In discussing God’s providence, we do not have to choose whether God did something or Nature did it. Both God and Nature have causal activity, but in quite different ways. While all things occur by virtue of God’s primary causation, created entities have their own proper mode of secondary causation by which they truly have their own God-given and God-sustained agency in things: “to act” follows upon “to be.” This is an aspect of the gift. All things act according to the interior principles of their nature. Furthermore, “every agent acts for an end. The purpose of an action – its goal or end – is what makes the action intelligible.” In exploring the “purposiveness of creation,” Oliver shows how this discarded idea is still essential and viable.
Oliver examines the philosophical, theological, and scientific transitions that took place between the era of Aquinas and our own. Many essential concepts were lost in these transitions. The modern mind has a dramatically different ontology of things and of God than did the classical era: matter is now “just stuff,” moved around by immanent efficient causes (forces), and God is extrinsic to the scheme of Nature. The world came to be seen as a “machine,” analogous to human made ones. If one is a modern Christian, one often follows the “physico-theology” of the 18th Century and looks to God as the “designer” of a ma- chine. Yet what if “machine metaphysics” is hopelessly inadequate? If one is a modern atheist, there is no need for God at all, since “Nature” as a closed system of natural causes explains everything. This thinking drives the metaphysically reductive “Immanent Frame” of modern humanity, a world devoid of transcendence that has no ultimate meaning in a universe that seems purposeless. But to Oliver, this reduction is an ontological commitment, a philosophical position, not a scientific one, with no basis in empirical reality. He says, “If the debate between science and the theology of creation is to make any significant progress, attending to the theological and metaphysical roots of science will be very important. … science might not be adequate to the full majesty of the subject of its study.”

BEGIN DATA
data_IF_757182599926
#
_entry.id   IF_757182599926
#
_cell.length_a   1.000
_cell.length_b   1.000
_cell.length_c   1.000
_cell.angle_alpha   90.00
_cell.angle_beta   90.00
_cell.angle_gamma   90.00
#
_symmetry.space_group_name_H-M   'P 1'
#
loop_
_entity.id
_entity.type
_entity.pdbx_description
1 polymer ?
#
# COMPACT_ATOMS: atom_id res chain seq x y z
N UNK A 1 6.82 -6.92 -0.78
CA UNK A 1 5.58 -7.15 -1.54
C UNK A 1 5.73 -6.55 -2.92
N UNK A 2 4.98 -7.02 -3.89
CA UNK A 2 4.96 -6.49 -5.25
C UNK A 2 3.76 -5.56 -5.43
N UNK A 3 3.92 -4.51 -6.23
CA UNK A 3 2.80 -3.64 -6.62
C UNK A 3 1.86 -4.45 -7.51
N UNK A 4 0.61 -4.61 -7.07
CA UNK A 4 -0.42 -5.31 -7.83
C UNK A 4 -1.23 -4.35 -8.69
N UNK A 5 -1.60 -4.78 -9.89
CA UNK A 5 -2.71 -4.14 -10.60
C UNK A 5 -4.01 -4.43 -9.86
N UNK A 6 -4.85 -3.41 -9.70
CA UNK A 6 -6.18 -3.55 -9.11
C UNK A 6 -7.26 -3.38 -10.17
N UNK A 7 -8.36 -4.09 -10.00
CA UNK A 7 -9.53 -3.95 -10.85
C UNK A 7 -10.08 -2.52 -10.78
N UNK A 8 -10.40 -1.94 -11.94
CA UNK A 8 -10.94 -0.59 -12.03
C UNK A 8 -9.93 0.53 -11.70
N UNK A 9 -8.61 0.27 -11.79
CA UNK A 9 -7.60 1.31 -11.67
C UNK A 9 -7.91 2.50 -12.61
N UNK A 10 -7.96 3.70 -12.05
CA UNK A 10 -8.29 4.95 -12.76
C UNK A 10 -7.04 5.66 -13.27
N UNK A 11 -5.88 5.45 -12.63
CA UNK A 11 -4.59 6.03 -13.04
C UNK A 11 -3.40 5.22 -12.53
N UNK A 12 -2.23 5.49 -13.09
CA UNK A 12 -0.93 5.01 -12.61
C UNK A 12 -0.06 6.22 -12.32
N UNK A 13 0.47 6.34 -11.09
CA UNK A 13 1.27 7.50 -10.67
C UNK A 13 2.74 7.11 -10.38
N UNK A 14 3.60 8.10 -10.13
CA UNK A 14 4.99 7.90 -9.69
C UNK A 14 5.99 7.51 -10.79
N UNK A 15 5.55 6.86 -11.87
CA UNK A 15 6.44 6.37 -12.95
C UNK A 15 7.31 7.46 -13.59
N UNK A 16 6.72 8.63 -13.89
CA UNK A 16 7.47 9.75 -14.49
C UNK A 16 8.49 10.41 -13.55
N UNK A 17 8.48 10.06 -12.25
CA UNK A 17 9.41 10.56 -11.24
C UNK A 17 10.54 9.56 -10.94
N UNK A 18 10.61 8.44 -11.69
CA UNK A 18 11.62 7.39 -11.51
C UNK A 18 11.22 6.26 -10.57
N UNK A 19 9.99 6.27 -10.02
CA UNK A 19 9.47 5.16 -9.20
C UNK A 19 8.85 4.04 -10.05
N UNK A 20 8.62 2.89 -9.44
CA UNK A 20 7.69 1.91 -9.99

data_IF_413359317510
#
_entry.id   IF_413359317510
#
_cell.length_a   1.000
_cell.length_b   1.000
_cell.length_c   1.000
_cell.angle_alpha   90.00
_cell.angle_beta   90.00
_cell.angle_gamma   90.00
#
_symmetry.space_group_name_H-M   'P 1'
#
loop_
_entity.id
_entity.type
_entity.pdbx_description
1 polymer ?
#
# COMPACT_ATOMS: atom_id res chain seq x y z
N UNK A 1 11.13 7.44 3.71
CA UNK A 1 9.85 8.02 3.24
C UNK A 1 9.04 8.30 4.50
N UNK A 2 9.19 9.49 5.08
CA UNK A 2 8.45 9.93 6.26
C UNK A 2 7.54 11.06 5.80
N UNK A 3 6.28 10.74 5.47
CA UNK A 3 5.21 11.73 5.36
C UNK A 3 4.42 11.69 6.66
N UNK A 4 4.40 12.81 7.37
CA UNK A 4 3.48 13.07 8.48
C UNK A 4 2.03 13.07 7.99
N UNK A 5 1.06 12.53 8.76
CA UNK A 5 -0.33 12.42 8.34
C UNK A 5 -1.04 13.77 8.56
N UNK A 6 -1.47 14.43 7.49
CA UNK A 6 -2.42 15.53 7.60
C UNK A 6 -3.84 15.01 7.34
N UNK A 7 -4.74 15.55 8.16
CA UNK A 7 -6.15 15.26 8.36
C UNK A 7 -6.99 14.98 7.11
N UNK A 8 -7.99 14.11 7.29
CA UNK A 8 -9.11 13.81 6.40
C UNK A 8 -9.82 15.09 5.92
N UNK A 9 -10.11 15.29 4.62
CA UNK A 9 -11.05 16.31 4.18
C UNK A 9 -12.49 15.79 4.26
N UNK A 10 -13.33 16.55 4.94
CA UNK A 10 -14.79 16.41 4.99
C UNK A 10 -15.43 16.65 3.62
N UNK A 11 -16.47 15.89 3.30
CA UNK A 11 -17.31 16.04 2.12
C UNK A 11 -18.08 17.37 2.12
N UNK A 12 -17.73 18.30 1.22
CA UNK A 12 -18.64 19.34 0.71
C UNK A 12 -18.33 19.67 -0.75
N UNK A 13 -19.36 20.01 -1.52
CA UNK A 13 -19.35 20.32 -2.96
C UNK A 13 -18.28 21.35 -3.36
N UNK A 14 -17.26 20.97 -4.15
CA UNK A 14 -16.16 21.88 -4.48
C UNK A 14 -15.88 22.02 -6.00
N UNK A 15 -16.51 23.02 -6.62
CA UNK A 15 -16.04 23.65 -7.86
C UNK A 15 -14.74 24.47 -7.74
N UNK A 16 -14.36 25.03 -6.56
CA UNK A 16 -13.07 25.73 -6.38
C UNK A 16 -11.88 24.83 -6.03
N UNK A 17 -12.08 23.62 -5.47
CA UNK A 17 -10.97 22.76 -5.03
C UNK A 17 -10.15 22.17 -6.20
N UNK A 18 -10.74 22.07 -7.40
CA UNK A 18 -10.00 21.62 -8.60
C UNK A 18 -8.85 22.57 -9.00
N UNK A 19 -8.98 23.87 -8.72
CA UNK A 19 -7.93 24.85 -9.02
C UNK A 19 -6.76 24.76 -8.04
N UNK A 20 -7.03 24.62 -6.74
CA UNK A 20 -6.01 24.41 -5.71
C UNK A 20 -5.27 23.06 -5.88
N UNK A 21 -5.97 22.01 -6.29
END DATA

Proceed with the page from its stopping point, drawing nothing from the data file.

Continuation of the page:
To Oliver, “God’s act of creation is not sim- ply a result of the divine will, impenetrable to reason. It is an expression of the very nature of God himself as eternally self-giving.” Aquinas knew God’s nature by philosophy as self-subsistent Being itself and by revelation as a Trinity of Persons, Father, Son, and Holy Spirit. God and the natural order are not separated. Creation is rooted in God’s Trinitarian nature, centered on Christ. Creation is a gift of divine love and goodness. Our natural place in the natural order, and our responsibility to it, is to participate in it well according to God’s good ways.
Oliver sums it up well towards the end of the book: “To be a creature is, first and foremost, before all else, to receive being. This is a unilateral gift from God to creation. But to receive being truthfully, to be a creature, is to acknowledge the gift in thankfulness. Creation returns to God the gift of praise and thanksgiving and, in that return, receives itself most fully as created.” To that end, we can affirm poeticaly with Isaiah that even the very trees of the field clap their hands.